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From Mark <static.void....@gmail.com>
Subject Re: Design questions/Schema help
Date Tue, 27 Jul 2010 02:40:33 GMT
On 7/26/10 7:06 PM, Dave Viner wrote:
> AFAIK, atomic increments are not available.  There recently has been 
> quite a bit of discussion about them.  So, you might search the archives.
>
>
> Dave Viner
>
> On Mon, Jul 26, 2010 at 7:02 PM, Mark <static.void.dev@gmail.com 
> <mailto:static.void.dev@gmail.com>> wrote:
>
>     On 7/26/10 6:06 PM, Dave Viner wrote:
>>     I'd love to hear other's opinions here... but here are my 2 cents.
>>
>>     With Cassandra, you need to think of the queries - which you've
>>     pretty much done.
>>
>>     For the most popular queries, you could do something like:
>>
>>     <ColumnFamily Name="QueriesCounted"
>>                     ComparesWith="UTF8Type"
>>                     />
>>     And then access it as:
>>     key-space.QueriesCounted['query-foo-bar'] = $count;
>>
>>     This makes it easy to get the count for any particular query.
>>      I'm not sure the best way to store the "top counts" idea.
>>      Perhaps a secondary process which iterates over all the queries
>>     to see which sorts the query values by count, and then stores
>>     them into another ColumnFamily.
>>
>>     You could use the same idea for the last query (session ids by query)
>>
>>     <ColumnFamily Name="QueriesRecorded"
>>                     ComparesWith="UTF8Type"
>>                     ColumnType="super"
>>     CompareSubcolumnsWith="TimeUUIDType"
>>                     />
>>     And then access it as:
>>     key-space. QueriesRecorded['query-foo-bar'][timeuuid] = session-id;
>>
>>     Actually, if you used that idea (queries-recorded), you could
>>     generate the counts and aggregates from that directly in a hadoop
>>     post-processing...
>>
>>     But perhaps others will have better ideas.  If you haven't read
>>     http://arin.me/blog/wtf-is-a-supercolumn-cassandra-data-model, go
>>     read it now.  It won't answer your question directly, but will
>>     describe the process of modeling a blog in cassandra so you can
>>     get a sense of the process.
>>
>>     Dave Viner
>>
>>
>>
>>
>>     On Mon, Jul 26, 2010 at 4:46 PM, Mark <static.void.dev@gmail.com
>>     <mailto:static.void.dev@gmail.com>> wrote:
>>
>>         We are thinking about using Cassandra to store our search
>>         logs. Can someone point me in the right direction/lend some
>>         guidance on design? I am new to Cassandra and I am having
>>         trouble wrapping my head around some of these new concepts.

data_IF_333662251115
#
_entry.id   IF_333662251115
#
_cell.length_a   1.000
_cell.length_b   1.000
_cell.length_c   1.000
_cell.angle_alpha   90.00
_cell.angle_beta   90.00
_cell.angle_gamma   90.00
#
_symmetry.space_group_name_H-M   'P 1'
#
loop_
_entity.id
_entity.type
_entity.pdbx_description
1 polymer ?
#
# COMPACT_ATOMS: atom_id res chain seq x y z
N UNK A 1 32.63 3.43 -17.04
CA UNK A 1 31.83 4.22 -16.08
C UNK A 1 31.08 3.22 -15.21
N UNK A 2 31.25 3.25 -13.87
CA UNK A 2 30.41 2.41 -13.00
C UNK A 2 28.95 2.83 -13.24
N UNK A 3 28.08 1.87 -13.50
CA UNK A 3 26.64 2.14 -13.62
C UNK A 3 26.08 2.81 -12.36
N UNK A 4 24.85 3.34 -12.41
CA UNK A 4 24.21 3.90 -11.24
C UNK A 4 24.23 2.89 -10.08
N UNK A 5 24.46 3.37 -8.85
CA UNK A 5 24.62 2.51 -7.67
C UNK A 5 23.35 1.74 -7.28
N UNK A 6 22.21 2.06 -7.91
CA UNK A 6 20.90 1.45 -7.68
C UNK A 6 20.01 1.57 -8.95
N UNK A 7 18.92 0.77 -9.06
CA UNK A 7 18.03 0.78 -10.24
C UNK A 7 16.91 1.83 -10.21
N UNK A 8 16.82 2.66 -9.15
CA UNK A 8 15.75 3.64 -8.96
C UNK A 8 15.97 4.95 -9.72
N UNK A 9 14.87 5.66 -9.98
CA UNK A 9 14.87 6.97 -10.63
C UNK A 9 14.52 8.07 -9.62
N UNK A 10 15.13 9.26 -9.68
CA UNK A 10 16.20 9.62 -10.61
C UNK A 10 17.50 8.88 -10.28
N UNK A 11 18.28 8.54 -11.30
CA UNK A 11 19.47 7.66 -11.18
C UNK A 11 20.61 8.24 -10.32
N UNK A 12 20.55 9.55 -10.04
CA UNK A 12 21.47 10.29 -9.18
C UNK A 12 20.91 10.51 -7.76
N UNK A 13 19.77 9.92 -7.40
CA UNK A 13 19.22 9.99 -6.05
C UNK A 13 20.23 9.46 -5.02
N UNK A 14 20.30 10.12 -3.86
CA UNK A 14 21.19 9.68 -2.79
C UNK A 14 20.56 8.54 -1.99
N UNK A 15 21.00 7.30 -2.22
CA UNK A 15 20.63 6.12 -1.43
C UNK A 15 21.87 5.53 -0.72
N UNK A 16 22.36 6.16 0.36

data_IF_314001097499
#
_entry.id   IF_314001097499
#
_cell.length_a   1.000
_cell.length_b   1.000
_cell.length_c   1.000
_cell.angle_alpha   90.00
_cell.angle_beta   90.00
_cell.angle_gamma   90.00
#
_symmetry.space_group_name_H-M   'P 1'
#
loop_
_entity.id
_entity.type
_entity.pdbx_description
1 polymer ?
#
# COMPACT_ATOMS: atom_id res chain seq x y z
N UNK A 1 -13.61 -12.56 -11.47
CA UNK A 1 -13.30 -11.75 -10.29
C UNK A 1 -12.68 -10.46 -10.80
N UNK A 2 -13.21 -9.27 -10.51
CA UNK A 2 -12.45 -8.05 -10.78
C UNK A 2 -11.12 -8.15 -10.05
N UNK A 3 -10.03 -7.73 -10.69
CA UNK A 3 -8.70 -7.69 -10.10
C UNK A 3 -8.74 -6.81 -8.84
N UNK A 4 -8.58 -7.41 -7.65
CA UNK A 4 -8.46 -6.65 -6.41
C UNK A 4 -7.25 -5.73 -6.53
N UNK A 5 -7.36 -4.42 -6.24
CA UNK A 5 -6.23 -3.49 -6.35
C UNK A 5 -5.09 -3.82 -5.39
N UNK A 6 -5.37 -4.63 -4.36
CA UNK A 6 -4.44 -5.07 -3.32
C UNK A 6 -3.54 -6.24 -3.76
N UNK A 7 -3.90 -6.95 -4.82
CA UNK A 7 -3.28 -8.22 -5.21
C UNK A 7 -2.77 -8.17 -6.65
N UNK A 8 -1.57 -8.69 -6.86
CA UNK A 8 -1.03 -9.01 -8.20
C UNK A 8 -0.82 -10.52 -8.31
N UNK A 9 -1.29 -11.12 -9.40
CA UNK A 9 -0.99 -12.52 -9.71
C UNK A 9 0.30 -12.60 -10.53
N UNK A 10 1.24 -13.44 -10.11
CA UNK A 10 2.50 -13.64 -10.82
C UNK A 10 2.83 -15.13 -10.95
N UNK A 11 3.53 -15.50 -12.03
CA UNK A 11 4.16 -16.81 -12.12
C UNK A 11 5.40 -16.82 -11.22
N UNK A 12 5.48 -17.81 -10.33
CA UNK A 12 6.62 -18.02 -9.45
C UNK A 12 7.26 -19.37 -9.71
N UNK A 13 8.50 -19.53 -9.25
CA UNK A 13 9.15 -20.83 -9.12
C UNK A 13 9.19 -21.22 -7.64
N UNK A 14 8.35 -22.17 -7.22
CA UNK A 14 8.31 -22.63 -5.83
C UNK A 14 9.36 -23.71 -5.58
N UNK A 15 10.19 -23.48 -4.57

>>         My brain keeps wanting to go back to a RDBMS design.
>>
>>         We will be storing the user query, # of hits returned and
>>         their session id. We would like to be able to answer the
>>         following questions.
>>
>>         - What is the n most popular queries and their counts within
>>         the last x (mins/hours/days/etc). Basically the most popular
>>         searches within a given time range.
>>         - What is the most popular query within the last x where hits
>>         = 0. Same as above but with an extra "where" clause
>>         - For session id x give me all their other queries
>>         - What are all the session ids that searched for 'foos'
>>
>>         We accomplish the above functionality w/ MySQL using 2
>>         tables. One for the raw search log information and the other
>>         to keep the aggregate/running counts of queries.
>>
>>         Would this sort of ad-hoc querying be better implemented
>>         using Hadoop + Hive? If so, should I be storing all this
>>         information in Cassandra then using Hadoop to retrieve it?
>>
>>         Thanks for your suggestions
>>
>>
>     "Perhaps a secondary process which iterates over all the queries
>     to see which sorts the query values by count, and then stores them
>     into another ColumnFamily."
>
>     - I was trying to avoid this. Is there some sort of atomic
>     increment feature available? I guess I could do the same thing we
>     are currently doing which is...
>
>     a) store full query details into table A
>     b) query table B for aggregate count of query 'foo' then store
>     count + 1
>
>
Thanks Ill look into that.

Say I am trying to model something like this:

SearchLogs : {
     foo : {
         TimeUUID_1 : {
             session : af55e102b67c2de27bf12024ac0e7798
             user_id : mr jiggles
         }
         TimeUUID_2 : {
             ....
          }
      }
      bar : {
         .....
     }
}

Would this be my config?

<ColumnFamily Name="SearchLogs"
                     ColumnType="Super"
                     ComparesWith="BytesType"
                     CompareSubcolumnsWith="TimeUUIDType"/>

So basically MyCompany.SearchLogs['foo'] would return an array of hashes 
ordered by time. Is this correct?






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